When a neu­ro­di­ver­gent char­acter is written into a script, they are often played by a neu­rotyp­ical person.

Autistic Pride isn’t just about cel­e­brating who we are. It’s also about coming together, remem­bering those we’ve lost, and working together towards a brighter future for future gen­er­a­tions of autistic and other neu­ro­di­ver­gent people.

This article is also hosted on Christa Holman’s per­sonal blog, Neurodivergent Rebel.

Latest posts by Christa Holmans — Neurodivergent Rebel (see all)


  1. Autistic Pride Day is itself a rabbit hole. Point 5 is about rejec­tion, but as recalled here autisticgroupsfairnesswatch.wordpress.com/2018/06/15/autistic-pride-day/ APD was invented by rejecters. By the most capri­ciously ban-happy organ­i­sa­tion that ever was in the autistic scene, that left a trail of hurt + harm.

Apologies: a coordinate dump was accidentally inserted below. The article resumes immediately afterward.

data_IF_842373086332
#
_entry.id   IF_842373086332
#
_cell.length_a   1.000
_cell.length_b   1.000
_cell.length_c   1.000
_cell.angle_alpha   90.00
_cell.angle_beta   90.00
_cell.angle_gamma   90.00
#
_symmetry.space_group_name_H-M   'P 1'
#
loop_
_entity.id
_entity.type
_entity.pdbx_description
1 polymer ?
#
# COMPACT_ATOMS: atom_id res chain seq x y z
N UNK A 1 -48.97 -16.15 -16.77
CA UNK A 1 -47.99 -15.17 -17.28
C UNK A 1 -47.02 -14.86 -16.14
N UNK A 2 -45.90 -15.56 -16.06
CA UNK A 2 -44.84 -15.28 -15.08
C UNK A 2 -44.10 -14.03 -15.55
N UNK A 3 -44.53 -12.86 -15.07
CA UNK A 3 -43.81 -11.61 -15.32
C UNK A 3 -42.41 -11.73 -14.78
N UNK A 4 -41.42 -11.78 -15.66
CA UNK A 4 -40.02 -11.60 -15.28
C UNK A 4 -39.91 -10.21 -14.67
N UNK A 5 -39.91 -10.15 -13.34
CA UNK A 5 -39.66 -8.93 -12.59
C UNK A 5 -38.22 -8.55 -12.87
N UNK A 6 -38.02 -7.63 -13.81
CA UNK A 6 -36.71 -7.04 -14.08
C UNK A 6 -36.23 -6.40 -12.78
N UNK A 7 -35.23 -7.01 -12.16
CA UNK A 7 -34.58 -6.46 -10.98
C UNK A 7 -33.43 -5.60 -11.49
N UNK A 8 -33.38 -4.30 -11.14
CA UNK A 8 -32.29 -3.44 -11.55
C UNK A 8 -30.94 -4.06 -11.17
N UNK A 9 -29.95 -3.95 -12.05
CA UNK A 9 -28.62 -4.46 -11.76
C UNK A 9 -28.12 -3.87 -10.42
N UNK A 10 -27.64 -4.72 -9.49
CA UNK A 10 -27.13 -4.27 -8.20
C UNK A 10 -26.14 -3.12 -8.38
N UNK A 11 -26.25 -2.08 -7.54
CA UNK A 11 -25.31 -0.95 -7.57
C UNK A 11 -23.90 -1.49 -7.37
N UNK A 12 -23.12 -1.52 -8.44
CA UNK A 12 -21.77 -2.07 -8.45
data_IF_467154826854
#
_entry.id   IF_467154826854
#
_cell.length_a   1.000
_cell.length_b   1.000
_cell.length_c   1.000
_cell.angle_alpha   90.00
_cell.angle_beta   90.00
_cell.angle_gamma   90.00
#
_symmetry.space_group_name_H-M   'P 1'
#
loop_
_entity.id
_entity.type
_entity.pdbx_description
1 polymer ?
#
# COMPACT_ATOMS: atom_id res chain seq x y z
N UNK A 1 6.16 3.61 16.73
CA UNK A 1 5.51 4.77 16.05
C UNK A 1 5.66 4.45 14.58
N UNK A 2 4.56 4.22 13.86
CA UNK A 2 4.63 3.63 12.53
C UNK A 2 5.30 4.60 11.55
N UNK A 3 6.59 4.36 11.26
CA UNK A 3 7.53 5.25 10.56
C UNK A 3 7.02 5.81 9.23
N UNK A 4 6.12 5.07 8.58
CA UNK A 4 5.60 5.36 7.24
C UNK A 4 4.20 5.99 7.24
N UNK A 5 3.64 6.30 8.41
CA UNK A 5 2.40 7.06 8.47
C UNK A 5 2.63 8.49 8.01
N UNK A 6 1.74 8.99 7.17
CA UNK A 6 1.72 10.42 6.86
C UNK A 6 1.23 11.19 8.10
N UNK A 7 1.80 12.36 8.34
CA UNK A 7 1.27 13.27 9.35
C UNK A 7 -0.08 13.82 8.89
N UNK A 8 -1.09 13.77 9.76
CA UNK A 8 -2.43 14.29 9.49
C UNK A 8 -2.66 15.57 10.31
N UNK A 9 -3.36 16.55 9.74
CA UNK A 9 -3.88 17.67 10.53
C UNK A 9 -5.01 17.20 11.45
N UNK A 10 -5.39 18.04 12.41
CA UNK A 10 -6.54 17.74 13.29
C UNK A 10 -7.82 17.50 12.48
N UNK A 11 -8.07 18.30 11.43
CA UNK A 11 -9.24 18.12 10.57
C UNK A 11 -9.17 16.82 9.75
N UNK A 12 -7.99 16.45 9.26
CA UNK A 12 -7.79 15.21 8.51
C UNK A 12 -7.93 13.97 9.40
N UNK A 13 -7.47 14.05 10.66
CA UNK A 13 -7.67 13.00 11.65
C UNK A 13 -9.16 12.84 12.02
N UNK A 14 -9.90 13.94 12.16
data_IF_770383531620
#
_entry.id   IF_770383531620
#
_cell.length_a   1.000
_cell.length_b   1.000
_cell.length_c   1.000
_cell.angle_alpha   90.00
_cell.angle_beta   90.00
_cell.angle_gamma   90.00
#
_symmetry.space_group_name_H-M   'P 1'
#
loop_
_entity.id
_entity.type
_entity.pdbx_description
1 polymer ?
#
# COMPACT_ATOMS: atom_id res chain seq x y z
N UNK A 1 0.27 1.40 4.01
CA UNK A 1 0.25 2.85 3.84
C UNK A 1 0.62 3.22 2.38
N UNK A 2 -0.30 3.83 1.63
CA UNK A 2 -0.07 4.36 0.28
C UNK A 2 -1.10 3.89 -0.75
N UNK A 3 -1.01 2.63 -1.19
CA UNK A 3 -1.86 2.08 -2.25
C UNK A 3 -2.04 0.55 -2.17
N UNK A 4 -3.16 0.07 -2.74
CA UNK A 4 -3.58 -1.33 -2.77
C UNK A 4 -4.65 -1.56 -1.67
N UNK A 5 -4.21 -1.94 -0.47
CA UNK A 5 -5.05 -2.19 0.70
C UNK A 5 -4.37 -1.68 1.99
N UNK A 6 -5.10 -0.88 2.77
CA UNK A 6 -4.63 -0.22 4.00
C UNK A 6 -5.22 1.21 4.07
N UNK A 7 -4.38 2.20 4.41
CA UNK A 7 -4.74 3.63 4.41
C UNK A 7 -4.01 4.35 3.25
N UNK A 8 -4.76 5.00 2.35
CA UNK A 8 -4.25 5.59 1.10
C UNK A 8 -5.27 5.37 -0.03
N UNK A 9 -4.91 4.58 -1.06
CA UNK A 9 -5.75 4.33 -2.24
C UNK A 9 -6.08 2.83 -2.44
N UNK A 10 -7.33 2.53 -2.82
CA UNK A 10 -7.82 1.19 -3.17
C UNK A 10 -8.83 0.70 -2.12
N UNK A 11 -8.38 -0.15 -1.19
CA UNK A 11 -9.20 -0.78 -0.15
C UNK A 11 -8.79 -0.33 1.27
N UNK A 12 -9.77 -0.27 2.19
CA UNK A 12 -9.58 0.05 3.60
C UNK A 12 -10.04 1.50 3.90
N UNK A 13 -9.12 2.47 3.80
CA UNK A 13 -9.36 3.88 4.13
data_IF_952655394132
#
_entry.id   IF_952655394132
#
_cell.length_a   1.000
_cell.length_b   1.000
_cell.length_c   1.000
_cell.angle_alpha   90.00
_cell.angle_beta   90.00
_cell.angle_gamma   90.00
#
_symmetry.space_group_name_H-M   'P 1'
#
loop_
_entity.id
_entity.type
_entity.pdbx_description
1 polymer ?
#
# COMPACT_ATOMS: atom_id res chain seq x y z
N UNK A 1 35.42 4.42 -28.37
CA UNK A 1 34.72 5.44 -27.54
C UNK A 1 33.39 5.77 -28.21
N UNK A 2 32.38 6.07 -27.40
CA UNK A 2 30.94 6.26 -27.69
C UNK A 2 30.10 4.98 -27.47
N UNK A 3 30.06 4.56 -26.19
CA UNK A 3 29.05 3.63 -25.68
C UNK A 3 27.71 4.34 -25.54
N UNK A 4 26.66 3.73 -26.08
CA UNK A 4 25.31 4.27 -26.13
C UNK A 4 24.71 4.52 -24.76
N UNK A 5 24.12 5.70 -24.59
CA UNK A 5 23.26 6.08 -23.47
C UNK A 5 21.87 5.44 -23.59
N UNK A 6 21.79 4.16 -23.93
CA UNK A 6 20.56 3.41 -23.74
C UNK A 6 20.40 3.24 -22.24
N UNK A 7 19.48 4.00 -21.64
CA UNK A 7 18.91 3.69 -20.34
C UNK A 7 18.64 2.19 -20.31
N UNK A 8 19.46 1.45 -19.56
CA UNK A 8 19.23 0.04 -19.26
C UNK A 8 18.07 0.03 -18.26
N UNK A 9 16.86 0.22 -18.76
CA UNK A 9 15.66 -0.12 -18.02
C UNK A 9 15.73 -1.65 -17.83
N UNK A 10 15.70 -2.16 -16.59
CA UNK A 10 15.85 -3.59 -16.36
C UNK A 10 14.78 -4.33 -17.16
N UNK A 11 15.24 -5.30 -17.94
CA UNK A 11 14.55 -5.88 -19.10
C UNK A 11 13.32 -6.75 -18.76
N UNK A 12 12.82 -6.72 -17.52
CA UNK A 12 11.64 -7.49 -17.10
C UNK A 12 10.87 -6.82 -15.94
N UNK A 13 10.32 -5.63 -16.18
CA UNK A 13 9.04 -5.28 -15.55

All the goods cited can be done under a dif­ferent branding and date than APD. APD is eth­i­cally wrong to do, because of its bad inventor, who need sources of legit­i­mach kept away from them since their organ­i­sa­tion thank­fully col­lapsed, and vul­ner­a­bility of all the folks they impacted on.

  2. I’m sorry, but as a gay quin­qua­ge­narian, reading your “Non-autistic people never have to look far to see them­selves in main­stream society and pop-culture.” I could only grin. The fact that one is a member of a minority doesn’t mean that one is a member on the only minority there is …